OCR Annual Report – Every Day Counts

Source: UW Office of Corporate Relations (OCR) Annual Report
September 1, 2009

You might expect Paul Radspinner, president, CEO and co-founder of FluGen, to boast about his company’s recent round of successful angel investing, its new labs or its scientific pedigree. After all, FluGen is a prominent startup company built on technology created by UW–Madison researcher Yoshihiro Kawaoka, one of the world’s leading influenza experts.

But Radspinner prefers to focus on the end goal of conquering a world-health challenge greatly reducing the time it takes from identification to availability for an effective influenza vaccine.

“Vaccines are the most effective treatment in human history,” says Radspinner. “From smallpox to measles to polio — nothing has had a bigger impact on human health than vaccines.”

Radspinner points out that if an avian-based pandemic were to arise today, a new approach would be needed to prevent its spread. Current vaccine manufacturing techniques can take up to nine months, and they may not work because the bird flu virus itself may prove lethal to the process used to create the vaccine.

“Every day counts,” he cautions. “Twelve weeks is the so-called ‘magic time’ from identification to availability, and we’re optimistic that FluGen can establish a new model for efficiency and effectiveness.”

Speed … efficiency … efficacy. Welcome to the world of UW–Madison startup companies. It is a world, too, of angel investing, venture capital and technology licensing, one that the Office of Corporate Relations (OCR) has focused on since 2003.

“UW–Madison’s environment of cuttingedge research and innovative ideas provides a fertile ground for the formation of startup companies like FluGen,” notes Charles Hoslet, OCR managing director, adding that angel investors and early-stage venture capital make it possible for startups to develop their technology into viable products and transform into established businesses.

And when you add the capacity of the Wisconsin Alumni Research Foundation (WARF), UW’s private, non-profit patenting and licensing organization, you have a combination that is hard to beat. FluGen recently signed license agreements with WARF for a technology that has the potential to significantly improve the way influenza vaccines are manufactured.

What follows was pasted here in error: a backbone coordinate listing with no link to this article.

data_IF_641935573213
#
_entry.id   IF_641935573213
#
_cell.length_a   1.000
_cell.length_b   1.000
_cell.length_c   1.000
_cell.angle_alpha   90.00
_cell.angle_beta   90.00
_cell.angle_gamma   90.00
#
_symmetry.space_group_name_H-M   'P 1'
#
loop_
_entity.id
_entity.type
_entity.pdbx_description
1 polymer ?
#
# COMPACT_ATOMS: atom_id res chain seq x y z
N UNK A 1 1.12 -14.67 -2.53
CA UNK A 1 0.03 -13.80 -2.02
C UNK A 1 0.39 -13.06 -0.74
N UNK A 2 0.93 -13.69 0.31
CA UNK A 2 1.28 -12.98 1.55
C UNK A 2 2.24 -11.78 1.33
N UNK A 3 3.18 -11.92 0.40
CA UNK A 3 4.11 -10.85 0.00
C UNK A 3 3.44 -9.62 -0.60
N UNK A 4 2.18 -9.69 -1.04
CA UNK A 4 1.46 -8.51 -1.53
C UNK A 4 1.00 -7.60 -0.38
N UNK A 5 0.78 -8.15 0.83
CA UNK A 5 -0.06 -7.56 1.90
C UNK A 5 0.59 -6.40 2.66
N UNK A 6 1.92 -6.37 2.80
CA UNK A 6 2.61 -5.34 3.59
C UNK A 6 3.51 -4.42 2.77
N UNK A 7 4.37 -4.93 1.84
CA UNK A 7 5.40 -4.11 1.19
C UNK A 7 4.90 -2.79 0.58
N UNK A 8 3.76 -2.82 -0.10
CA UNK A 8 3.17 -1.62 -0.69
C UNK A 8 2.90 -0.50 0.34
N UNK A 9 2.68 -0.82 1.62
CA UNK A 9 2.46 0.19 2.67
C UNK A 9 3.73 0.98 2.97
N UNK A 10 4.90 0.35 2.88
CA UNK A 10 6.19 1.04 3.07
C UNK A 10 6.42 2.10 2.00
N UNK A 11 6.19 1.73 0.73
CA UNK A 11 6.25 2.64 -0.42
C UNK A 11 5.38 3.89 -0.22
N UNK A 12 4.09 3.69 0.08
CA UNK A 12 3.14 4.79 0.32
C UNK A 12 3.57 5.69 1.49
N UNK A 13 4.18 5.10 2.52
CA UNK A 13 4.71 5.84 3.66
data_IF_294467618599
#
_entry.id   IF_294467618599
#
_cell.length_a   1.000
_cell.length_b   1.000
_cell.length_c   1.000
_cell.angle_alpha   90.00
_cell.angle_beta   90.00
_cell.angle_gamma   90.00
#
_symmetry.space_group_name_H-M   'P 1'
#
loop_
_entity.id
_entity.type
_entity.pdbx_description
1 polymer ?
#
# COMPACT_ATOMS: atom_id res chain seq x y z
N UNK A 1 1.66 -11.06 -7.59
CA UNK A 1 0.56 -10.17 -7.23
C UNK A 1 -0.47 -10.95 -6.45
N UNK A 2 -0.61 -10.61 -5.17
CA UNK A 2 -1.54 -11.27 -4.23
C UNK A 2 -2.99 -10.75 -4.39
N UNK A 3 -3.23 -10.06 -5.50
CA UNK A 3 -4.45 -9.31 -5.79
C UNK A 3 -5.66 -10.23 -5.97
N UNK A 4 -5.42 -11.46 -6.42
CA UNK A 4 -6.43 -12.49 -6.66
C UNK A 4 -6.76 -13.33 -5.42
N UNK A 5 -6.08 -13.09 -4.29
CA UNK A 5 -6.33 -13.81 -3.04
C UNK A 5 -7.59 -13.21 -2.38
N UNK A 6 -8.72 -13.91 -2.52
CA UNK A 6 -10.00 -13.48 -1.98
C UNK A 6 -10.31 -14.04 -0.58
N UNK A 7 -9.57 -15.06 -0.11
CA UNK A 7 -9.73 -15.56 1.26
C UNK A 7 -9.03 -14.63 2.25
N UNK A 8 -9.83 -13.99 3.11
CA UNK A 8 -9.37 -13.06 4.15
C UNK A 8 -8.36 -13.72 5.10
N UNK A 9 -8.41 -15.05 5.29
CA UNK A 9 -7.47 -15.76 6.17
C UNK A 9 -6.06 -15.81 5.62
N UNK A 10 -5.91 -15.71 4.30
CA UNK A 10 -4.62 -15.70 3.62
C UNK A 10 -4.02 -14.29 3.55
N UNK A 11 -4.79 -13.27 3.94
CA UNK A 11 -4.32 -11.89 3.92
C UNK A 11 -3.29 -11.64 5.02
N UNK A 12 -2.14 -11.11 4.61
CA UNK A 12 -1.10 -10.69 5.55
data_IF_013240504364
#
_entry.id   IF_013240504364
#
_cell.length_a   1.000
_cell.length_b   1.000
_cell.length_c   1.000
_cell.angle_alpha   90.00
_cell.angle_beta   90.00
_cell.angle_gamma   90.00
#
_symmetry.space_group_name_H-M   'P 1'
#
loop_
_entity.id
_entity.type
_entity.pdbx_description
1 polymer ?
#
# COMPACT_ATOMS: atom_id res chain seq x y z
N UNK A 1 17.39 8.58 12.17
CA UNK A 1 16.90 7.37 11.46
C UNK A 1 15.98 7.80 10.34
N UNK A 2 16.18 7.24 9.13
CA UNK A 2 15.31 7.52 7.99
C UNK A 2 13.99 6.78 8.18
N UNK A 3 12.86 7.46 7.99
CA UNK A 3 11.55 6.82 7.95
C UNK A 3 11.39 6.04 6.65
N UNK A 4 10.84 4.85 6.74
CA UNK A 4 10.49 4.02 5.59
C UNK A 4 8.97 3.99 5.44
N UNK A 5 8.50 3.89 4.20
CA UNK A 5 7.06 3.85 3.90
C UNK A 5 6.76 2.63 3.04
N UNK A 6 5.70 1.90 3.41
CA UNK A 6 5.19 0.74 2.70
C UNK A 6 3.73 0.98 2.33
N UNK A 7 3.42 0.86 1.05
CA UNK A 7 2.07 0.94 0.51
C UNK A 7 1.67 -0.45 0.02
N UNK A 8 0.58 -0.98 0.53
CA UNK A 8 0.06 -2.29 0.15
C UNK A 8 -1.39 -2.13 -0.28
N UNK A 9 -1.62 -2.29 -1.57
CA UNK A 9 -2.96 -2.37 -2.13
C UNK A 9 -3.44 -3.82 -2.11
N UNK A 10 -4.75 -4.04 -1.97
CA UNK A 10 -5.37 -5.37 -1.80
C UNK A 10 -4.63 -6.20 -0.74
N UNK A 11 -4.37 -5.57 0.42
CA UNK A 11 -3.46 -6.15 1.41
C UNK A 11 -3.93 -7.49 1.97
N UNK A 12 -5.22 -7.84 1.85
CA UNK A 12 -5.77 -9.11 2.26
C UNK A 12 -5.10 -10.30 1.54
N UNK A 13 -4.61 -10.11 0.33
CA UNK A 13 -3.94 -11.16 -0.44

“This is a great example of how UW–Madison, WARF, the local angel-investment community and the state of Wisconsin are working together to spur economic development,” says Radspinner, pointing out that FluGen was certified to receive investor tax credits from the state. “Our company, like other new biotech ventures, will lead to higher-paying jobs that will help keep more new UW scientists — and graduates — in

Kawaoka is also excited by the prospect of Wisconsin institutions coming together to advance the cause of science.

“Avian influenza is a serious threat to public health around the world,” he says. “We are fortunate to have such world-class facilities to help us address this problem. Now, we also have a way to quickly move our discoveries in the lab into the biotechnology community through FluGen so that others can more readily benefit from them.”

As FluGen addresses the influenza vaccine challenge, Radspinner has to make sure the company meets its milestones and stays ahead of the competition. That’s another area where OCR can assist.

[caption id=”attachment_150″ align=”alignnone” width=”300″ caption=”Gabrielle Neumann (left), Pamuk Bilsel (center), and Yoshihiro Kawaoka represent FluGen